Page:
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Thursday, January 29, 2015

From the Wayside Chapel by Graham Long

Dear Inner Circle,

The good people of Bombala hosted me for their Australia Day celebrations. Sydney’s Kings Cross to the little town of Bombala is quite a cultural contrast. I began my speech by saying, “I walked down your main street last night and I didn’t see a single strip club or massage parlour. What kind of town is this?” I met so many hard working, honest people who mostly reminded me of an Australia that has largely disappeared. The primary activity of the day was shearing sheep. They stopped for a brief speech from me and also from the local Mayor and then they returned to shearing. The comedy act of the day was when they organised for me to shear a sheep. I didn’t want to hurt the poor animal that they put at my feet and so the job I made of shearing was just laughable. It’s an activity that is not kind on your back even to shear one sheep. How these folks are able to shear 200 and even 300 sheep a day is simply beyond my understanding. What an honour to speak with the locals and hear their concerns; to hear about the price of wool; the price of lambs; their vulnerability to weather; their understanding of the role of politicians; their fear about the threat of drugs to their young people. There were some clearly well-heeled people at the gathering and there were some young people whose fitness and strength left me in awe. There were many people who looked like they’d lived out in the weather for 40 years or who hadn’t removed their hats in that time. The main street literally had hundreds of 4x4 trucks and utilities and only one solitary small sedan. Even my car was something of a cultural shock to the street. I’m grateful to have met so many colourful characters and to have learned that should Wayside suddenly come to an end, shearing is not a way that I might make an alternate living.

Chatting in the cafe yesterday, a homeless man insisted on buying me lunch. I tried to talk him into allowing me to buy lunch for him instead. He said, “Think of all the times you’ve helped me in the past month.” “You’re right,” I said, “I’ll have spaghetti and a can of drink.” There are many people in this world who have so little but give so much. One of this city's most notorious criminals wrote to me from prison this week. He earns $20 per week in prison. If I told you the crime he committed, you probably would read no further. He sent me $200 and asked me to give it to someone in need. What an astonishing act of generosity! You can’t hate a whole person. The only way you can hate someone is to take a picture and call it the whole movie.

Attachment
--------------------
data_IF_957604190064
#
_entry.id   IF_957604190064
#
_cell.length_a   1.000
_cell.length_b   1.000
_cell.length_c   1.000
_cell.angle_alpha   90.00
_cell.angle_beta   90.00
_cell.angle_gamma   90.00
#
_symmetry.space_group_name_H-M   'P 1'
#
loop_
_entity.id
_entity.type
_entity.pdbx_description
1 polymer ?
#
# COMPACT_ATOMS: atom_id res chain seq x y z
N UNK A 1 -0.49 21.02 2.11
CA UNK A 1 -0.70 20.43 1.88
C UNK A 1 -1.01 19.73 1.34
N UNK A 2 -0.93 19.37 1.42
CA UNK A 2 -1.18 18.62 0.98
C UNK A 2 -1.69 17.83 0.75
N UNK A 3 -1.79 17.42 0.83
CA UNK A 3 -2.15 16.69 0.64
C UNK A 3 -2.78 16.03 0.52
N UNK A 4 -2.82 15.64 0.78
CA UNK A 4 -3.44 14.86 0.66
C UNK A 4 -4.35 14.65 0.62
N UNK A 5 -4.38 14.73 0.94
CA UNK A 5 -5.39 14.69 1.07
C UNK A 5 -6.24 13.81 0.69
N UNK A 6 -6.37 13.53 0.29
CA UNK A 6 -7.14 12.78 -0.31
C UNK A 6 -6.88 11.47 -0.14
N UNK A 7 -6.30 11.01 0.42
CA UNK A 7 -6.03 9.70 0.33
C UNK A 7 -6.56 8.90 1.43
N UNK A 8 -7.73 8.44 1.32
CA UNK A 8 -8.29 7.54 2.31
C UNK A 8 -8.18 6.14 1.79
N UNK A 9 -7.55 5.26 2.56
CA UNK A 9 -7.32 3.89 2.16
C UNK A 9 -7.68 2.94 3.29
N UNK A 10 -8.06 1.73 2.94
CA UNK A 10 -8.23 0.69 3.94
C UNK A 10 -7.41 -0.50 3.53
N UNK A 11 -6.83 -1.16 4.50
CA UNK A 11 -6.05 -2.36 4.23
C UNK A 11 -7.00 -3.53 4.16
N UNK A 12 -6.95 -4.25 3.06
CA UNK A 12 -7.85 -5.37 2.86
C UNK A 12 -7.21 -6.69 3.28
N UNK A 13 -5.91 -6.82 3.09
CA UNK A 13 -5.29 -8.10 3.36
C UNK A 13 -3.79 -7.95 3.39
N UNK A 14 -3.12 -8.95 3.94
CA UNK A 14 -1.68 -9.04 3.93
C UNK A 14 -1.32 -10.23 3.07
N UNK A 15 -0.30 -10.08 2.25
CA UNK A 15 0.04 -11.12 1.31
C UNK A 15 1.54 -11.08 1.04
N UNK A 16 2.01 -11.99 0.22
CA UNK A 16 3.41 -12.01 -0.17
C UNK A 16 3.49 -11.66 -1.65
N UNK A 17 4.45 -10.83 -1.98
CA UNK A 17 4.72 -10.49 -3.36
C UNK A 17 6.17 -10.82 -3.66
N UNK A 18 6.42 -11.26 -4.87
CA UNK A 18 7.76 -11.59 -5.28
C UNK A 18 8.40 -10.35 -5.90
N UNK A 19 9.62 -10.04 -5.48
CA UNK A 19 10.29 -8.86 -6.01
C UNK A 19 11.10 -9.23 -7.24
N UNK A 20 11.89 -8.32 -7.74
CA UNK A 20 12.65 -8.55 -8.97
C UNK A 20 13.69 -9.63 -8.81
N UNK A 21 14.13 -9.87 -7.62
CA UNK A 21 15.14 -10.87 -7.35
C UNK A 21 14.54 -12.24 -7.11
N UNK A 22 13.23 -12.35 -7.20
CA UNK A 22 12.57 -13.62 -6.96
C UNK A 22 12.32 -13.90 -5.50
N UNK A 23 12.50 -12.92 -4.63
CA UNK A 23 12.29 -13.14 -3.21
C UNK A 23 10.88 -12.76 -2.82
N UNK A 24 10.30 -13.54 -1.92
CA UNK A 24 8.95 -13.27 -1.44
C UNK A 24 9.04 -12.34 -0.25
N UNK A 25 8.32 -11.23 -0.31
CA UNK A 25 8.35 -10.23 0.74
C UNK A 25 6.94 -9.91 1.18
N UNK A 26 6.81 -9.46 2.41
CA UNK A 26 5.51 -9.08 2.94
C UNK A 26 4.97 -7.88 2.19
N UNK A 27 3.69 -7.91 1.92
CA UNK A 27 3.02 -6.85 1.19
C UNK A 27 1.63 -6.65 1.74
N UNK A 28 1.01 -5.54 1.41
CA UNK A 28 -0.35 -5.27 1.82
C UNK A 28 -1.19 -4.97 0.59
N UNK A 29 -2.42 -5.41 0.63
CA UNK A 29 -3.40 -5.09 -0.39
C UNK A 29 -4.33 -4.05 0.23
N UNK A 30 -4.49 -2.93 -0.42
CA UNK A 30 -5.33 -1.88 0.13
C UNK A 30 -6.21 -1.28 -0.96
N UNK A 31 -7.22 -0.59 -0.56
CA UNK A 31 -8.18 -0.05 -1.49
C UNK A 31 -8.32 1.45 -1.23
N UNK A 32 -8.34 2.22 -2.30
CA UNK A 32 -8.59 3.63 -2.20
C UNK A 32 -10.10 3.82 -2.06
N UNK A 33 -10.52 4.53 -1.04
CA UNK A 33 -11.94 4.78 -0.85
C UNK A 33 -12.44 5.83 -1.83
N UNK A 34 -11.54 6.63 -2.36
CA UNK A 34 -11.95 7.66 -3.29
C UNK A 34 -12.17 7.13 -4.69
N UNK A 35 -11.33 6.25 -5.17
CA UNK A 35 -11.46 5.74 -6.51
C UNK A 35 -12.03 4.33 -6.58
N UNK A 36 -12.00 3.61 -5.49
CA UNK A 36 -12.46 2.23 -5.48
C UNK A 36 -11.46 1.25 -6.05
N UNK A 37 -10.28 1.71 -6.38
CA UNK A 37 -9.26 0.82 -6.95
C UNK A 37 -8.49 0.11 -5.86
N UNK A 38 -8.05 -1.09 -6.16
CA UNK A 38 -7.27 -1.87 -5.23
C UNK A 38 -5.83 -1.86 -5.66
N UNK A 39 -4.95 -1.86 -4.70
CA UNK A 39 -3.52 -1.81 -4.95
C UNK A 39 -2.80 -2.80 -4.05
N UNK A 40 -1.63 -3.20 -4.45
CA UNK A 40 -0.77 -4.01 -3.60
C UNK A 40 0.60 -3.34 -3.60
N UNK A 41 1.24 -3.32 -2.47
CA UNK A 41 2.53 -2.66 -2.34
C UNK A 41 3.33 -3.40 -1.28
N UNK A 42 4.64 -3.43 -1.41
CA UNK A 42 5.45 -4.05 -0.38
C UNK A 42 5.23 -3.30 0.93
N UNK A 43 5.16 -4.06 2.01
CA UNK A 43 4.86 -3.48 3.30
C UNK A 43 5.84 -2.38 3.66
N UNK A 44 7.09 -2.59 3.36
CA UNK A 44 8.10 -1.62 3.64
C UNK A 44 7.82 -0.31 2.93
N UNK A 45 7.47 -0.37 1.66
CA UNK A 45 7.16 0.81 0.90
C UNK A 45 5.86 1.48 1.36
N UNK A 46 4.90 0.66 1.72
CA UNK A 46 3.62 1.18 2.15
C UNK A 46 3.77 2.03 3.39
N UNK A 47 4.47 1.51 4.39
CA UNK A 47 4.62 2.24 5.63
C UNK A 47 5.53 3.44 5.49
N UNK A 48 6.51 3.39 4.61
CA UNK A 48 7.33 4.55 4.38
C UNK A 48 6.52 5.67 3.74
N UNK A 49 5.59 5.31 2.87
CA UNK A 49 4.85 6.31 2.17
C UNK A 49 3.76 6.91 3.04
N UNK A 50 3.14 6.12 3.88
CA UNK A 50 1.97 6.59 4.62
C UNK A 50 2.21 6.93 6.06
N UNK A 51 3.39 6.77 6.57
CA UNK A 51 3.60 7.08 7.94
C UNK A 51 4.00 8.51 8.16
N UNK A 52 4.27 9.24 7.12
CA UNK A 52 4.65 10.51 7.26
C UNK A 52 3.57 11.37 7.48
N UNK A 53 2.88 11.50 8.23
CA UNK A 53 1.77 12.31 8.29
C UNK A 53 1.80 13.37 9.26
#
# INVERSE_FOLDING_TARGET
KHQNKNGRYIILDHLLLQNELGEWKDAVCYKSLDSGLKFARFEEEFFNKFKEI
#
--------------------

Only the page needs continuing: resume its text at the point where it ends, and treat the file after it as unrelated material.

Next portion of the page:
Sometimes our way is heavy. I’ve done two funerals last week and have three booked for next week. You should put a Wayside funeral on your bucket list. They are often sad, hilarious, deeply moving and inspiring all at once. Most of our eulogies come from voices that are never heard. Almost always, someone will stand and say, “I never met this person but if I had…” Sometimes there is the moving affirmation that, “This person was a bastard but he was my mate and I loved him.” Every now and then my mind plays the hundreds of funerals I’ve done here in fast forward. They are among my most precious memories as I’ve witnessed words of love with no polish and poor expression but almost extracted directly from the heart, bypassing the brain, lungs, throat and mouth. There is often a 'death weariness' to be clearly seen. Many people begin their words with, “How many times can we do this?”

Our team gets better and better at what they do. The other day I went into the cafe to see a table with five men all sitting around our Lisa, learning to sew. I saw our Julian and Katherine in our Twilight Team, sitting on the seats at the front playing some musical instruments. I stayed long enough to see quite a crowd gather. There were a few homeless people who got right into the singing, even shouting at various appropriate spots. There was a neighbour walking home from Woolworths who stopped and picked up a tin whistle to join in the jam. I saw a young mum with a couple of kids stop and join the fun. That was our mission, embodied and lived right there. To see the barriers that normally separate people melt is pure inspiration. Julian and Katherine created a moment where there was no good or bad, in or out, saved or lost, sick or well, housed or homeless. There was, “just us” and I went home more alive for having witnessed this vision of what could be.

That’s enough, thanks for being part of our inner circle,

Rev Graham Long
Pastor and CEO
The Wayside Chapel
Kings Cross

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